Grooming Roethlisberger’s Successor An Unlikely Plan For Pittsburgh

It’s the elephant in the room.

And he wears #7.

Ben Roethlisberger is 34 (edit: in March). And while it may be a fun exercise to speculate on how many years he has left, one that obviously has no concrete answer, but he doesn’t have ten years left. Maybe five. Maybe a little more. Maybe a little less.

As each offseason begins, and that talks swells slightly more, there is the debate of whether it is worthwhile of taking another mid to late round quarterback in an attempt to groom as Roethlisberger’s replacement.

Generally speaking, the success rate of mid to late round quarterbacks (4th round and on) in the league is low, as outlined before by people much smarter than me. And it’s no different for the Pittsburgh Steelers. If anything, it’s worse. So let’s take a quick look back at the quarterbacks drafted in the fourth round or later by the Steelers and examine how much success they had. We’ll work from 2015 backwards.

2013. 4th Round. Landry Jones: A career record of 1-1. Three touchdowns and four interceptions. Most fans want to see him replaced already.

2008. 5th Round. Dennis Dixon: Career record of 2-1. Completion percentage under 60%. One career touchdown pass. His second win came in a game where he attempted just six passes before suffering an injury, replaced by Charlie Batch. You don’t steal a win from a quarterback who had the greatest game in NFL history.

2005. 5th Round. Omar Jacobs: Never attempted a pass in his career and did not make the roster out of camp. He was signed by the Philadelphia Eagles in November of his rookie year.

2003. 5th Round. Brian St. Pierre. In my heart, famous for playing cleanup in the 2004 regular season finale against the Buffalo Bills. Attempted one pass that game with the Steelers. It fell incomplete. Gloriously.

2000. 5th Round. Tee Martin. Never attempted a pass with the team. Had 16 with the Oakland Raiders, completing just six and throwing an interception. I think he was the cousin of my elementary substitute teacher? Probably the most notable thing about him.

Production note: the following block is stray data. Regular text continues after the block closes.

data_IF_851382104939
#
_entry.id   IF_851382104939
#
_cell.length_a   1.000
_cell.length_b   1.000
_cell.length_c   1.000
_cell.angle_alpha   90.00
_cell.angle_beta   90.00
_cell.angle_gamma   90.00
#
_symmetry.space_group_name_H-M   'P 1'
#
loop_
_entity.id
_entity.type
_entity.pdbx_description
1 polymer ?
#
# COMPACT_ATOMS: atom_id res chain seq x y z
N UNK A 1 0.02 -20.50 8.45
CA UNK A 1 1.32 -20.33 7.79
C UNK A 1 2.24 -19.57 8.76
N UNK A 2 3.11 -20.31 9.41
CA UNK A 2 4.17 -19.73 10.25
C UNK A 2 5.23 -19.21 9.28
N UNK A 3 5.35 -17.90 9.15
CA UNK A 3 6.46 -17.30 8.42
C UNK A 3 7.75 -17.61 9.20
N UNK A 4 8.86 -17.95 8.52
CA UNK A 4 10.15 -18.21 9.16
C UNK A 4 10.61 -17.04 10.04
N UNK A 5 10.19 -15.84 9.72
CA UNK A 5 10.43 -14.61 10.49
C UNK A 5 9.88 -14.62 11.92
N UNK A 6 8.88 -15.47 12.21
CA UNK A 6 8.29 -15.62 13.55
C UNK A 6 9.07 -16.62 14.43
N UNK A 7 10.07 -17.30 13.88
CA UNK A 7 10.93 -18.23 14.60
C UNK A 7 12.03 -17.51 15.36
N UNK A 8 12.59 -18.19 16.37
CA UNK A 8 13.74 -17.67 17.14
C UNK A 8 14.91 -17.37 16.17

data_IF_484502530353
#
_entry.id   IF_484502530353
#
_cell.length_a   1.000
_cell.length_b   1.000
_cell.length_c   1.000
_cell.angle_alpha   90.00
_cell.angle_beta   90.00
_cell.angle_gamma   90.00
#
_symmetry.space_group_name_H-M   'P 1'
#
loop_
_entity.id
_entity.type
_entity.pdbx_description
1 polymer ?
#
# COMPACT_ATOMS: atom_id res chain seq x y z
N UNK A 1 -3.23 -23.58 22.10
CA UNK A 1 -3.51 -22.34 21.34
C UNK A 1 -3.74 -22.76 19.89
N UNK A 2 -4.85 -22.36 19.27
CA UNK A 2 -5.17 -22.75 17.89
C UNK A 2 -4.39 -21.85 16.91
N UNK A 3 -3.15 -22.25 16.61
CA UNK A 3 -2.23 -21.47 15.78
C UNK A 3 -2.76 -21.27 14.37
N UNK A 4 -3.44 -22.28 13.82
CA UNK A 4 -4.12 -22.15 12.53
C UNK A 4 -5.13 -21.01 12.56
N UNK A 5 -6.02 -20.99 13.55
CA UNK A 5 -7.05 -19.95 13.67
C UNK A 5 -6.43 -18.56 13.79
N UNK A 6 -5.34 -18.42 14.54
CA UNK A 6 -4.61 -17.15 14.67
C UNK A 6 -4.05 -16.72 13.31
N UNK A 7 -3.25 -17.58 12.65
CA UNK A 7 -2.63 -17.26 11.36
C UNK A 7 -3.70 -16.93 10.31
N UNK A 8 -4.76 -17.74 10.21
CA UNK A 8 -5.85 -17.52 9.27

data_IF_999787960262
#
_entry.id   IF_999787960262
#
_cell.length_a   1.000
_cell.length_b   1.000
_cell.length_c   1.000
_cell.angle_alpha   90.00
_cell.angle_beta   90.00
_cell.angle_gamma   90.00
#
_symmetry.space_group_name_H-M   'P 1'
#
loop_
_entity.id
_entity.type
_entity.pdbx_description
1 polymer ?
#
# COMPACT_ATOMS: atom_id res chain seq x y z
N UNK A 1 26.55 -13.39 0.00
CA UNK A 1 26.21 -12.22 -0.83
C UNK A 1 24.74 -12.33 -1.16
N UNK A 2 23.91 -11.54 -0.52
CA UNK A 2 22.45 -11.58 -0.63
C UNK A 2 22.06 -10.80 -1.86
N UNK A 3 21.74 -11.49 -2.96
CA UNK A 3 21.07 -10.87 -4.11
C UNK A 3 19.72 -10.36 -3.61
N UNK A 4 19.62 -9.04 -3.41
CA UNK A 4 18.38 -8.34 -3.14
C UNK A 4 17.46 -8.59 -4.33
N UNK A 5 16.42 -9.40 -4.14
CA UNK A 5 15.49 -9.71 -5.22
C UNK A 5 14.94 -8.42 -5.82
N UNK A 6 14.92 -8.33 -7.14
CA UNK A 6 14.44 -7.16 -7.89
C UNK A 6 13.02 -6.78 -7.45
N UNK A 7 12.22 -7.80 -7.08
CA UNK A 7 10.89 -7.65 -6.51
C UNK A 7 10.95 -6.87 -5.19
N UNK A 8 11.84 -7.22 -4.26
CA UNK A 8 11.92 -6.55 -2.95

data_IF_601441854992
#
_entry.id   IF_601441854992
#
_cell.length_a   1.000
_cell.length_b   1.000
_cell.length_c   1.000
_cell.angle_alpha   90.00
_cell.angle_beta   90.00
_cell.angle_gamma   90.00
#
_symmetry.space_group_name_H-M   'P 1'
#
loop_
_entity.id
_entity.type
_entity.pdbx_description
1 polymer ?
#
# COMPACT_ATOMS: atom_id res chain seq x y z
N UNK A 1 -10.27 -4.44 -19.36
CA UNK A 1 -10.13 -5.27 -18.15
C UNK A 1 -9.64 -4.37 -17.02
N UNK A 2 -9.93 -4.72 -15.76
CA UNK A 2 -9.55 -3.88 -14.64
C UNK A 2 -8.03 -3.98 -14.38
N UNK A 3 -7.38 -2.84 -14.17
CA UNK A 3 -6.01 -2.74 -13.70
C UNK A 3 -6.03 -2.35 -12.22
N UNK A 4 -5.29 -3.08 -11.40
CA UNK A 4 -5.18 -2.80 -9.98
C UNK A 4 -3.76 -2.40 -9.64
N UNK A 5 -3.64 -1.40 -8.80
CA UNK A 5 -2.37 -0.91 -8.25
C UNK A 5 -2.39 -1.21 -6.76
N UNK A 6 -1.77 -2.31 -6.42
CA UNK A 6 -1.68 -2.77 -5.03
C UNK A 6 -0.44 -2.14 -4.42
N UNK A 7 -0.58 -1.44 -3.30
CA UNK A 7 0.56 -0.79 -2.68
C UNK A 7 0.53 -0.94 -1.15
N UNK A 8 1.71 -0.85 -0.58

1996. 6th Round. Spence Fischer. Sounds like the name of someone on The Bachelor.  So irrelevant there isn’t even a profile on him on Pro Football Reference. In the Duke Football Hall of Heroes.

1994. 6th Round. Jim Miller. A relatively successful career, including an 11-2 record with the Chicago Bears in 2001. But not much return on investment in Pittsburgh. One career start, a 9/17 83 yard performance in a 24-9 loss to the Jacksonville Jaguars. Threw two touchdowns and five interceptions in his two year Steelers’ career.

1993. 8th Round. Alex Van Pelt. Oh, the 8th round. How I miss you. He had some play in Buffalo and but never made the Steelers’ roster. Another whiff.

1992. 12th Round. Cornelius Benton. Never played a snap in the NFL. Now assumed lead in Downton Abbey. 

1984. 7th Round. Scott Campbell. Two-and-a-half years with the Steelers. Two starts, losing both. 44.3% completion rate in Pittsburgh. Started nine games with the Atlanta Falcons in 1987. Once complete only 14 passes and threw five interceptions in a game. Now making soups?

1981. 11th Round. Rick Trocano. Drafted by the Steelers but never played, spending two years with the Cleveland Browns. Career ended after that. A proud Browns’ tradition.

1977. 5th Round. Cliff Stoudt. Our last moderately successful one! A 9-7 career record with twice as many interceptions (28) as touchdowns (14) stretching the very definition of moderate and success.
Most of his playing time coming in 1983, Won eight of his first ten starts. Lost the final four, never completing more than 43% of his passes over that last quarter and only once throwing for more than 100 yards. Would never win another game in the NFL again.

I think the point has made itself. As attractive as it is to think you can groom a quarterback, the odds are incredibly slim, and you have to go back nearly 40 years to find a quarterback who won more than two games in Pittsburgh.

It’s why I subscribe to the draft theory – one of the few I have with conviction – that if you’re taking a quarterback, it’s only worth taking one early or you are better off ignoring it entirely and throwing that dart elsewhere. Say no to Ben Roethlisberger’s eventual replacement. Only his immediate replacement, whenever the time comes.

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